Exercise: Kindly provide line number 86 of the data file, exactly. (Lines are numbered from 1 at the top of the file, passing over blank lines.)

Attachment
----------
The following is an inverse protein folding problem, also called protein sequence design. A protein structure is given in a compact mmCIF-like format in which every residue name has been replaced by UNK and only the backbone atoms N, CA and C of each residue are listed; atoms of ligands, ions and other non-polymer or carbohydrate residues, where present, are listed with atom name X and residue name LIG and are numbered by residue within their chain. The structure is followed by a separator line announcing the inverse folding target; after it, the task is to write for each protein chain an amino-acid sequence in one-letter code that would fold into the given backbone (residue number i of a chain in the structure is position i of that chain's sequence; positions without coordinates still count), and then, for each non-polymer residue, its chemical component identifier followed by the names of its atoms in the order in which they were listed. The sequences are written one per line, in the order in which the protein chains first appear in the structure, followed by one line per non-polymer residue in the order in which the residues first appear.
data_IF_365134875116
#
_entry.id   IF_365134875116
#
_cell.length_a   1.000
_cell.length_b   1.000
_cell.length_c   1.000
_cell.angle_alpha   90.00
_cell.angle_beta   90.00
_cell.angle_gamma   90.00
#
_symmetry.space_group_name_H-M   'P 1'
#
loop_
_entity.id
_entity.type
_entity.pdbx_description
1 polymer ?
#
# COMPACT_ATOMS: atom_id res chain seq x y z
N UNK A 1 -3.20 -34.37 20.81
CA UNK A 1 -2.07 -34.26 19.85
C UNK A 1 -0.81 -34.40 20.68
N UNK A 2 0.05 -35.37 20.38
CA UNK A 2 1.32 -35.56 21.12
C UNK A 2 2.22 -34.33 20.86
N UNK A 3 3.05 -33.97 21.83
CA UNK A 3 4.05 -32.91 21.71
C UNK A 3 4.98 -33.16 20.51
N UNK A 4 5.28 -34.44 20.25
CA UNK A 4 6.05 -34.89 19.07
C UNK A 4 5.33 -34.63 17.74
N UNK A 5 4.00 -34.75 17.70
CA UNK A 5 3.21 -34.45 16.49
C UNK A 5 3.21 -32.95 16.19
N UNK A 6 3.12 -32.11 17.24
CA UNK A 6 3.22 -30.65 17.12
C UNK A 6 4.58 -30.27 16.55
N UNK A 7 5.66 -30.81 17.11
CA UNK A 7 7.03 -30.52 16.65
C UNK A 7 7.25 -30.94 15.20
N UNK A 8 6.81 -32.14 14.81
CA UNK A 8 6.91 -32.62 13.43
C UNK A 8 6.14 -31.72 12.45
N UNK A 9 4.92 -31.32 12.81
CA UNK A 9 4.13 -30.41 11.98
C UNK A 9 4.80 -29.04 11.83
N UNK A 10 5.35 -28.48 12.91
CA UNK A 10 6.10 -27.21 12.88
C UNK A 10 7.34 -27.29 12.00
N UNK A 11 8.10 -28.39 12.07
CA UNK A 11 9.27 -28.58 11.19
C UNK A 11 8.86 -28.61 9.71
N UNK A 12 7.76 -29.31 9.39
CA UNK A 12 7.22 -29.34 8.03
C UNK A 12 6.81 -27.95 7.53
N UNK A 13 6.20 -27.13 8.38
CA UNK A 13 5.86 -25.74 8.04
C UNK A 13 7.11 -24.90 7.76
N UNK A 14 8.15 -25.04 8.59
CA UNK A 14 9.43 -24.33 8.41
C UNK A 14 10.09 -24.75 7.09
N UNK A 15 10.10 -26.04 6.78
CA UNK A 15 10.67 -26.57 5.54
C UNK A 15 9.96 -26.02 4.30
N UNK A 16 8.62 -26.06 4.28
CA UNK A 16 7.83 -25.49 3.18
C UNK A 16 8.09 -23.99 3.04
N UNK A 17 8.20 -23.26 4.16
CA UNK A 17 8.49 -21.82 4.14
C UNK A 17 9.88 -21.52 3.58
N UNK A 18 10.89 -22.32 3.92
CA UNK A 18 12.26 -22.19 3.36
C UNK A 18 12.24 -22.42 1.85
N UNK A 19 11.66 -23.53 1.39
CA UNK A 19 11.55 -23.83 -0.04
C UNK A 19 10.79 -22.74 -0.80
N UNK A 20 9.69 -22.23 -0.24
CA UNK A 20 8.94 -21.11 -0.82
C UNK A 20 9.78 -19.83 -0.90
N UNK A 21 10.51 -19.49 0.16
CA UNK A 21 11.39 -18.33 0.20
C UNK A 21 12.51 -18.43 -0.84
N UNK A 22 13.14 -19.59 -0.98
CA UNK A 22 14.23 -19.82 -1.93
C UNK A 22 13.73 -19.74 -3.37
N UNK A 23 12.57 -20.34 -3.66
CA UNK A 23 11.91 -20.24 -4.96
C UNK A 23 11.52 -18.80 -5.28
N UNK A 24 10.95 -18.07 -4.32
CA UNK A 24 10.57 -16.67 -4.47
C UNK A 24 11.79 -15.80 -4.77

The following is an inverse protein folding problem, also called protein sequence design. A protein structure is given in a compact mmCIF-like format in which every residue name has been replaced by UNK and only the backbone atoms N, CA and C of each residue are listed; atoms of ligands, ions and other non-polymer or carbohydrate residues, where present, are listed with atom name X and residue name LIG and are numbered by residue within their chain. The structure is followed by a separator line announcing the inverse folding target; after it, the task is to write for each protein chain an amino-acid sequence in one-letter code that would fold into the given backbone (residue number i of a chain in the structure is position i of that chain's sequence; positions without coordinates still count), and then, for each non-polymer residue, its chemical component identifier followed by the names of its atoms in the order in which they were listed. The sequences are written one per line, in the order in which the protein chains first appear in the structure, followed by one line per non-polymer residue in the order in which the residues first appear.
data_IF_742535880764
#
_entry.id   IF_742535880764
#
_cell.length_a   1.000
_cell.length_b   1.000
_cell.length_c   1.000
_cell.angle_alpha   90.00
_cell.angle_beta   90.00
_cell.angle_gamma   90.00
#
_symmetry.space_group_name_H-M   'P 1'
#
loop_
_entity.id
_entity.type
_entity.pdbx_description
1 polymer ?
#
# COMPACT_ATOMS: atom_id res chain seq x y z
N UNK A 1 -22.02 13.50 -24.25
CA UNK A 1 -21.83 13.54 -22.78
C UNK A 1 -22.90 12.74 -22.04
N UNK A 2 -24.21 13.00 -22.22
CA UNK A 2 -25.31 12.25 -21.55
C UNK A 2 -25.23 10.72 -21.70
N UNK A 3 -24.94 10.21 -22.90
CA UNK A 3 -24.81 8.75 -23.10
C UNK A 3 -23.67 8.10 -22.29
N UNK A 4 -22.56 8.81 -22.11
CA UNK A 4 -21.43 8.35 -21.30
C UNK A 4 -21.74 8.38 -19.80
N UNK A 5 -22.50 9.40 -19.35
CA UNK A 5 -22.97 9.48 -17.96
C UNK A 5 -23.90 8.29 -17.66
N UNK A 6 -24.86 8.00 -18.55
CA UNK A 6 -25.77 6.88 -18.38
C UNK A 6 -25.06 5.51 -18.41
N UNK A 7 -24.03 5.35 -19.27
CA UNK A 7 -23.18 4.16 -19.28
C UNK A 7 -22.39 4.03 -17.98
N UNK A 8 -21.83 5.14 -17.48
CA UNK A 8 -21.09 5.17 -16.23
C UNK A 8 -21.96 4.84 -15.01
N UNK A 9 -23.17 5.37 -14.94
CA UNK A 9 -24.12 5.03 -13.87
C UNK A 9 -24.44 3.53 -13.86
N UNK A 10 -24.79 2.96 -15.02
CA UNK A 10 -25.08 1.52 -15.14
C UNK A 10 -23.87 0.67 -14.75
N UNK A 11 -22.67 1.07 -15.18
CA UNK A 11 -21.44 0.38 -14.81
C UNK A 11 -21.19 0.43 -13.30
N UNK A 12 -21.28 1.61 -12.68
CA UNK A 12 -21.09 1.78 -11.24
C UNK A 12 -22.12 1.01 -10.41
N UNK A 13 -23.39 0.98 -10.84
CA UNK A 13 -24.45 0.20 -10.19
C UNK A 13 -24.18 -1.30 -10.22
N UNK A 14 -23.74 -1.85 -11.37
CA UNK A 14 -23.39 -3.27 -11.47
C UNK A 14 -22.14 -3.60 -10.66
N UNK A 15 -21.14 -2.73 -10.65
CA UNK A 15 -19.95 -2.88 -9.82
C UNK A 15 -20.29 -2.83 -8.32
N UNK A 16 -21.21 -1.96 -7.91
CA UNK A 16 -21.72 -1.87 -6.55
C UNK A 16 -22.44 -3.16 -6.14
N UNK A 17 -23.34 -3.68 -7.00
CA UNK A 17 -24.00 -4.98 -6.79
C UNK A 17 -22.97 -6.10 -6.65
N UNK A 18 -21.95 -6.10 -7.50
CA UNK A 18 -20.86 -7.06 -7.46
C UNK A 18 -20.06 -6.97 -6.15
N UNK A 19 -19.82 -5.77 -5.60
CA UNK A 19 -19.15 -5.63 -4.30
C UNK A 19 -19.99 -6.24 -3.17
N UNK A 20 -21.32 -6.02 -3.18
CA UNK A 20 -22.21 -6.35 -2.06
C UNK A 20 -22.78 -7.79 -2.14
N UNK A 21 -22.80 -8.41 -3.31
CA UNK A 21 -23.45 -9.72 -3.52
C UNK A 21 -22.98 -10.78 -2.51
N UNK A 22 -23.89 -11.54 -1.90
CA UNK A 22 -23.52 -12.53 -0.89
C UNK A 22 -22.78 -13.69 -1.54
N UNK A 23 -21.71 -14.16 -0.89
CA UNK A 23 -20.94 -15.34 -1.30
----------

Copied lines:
CA UNK A 22 14.23 -19.82 -1.93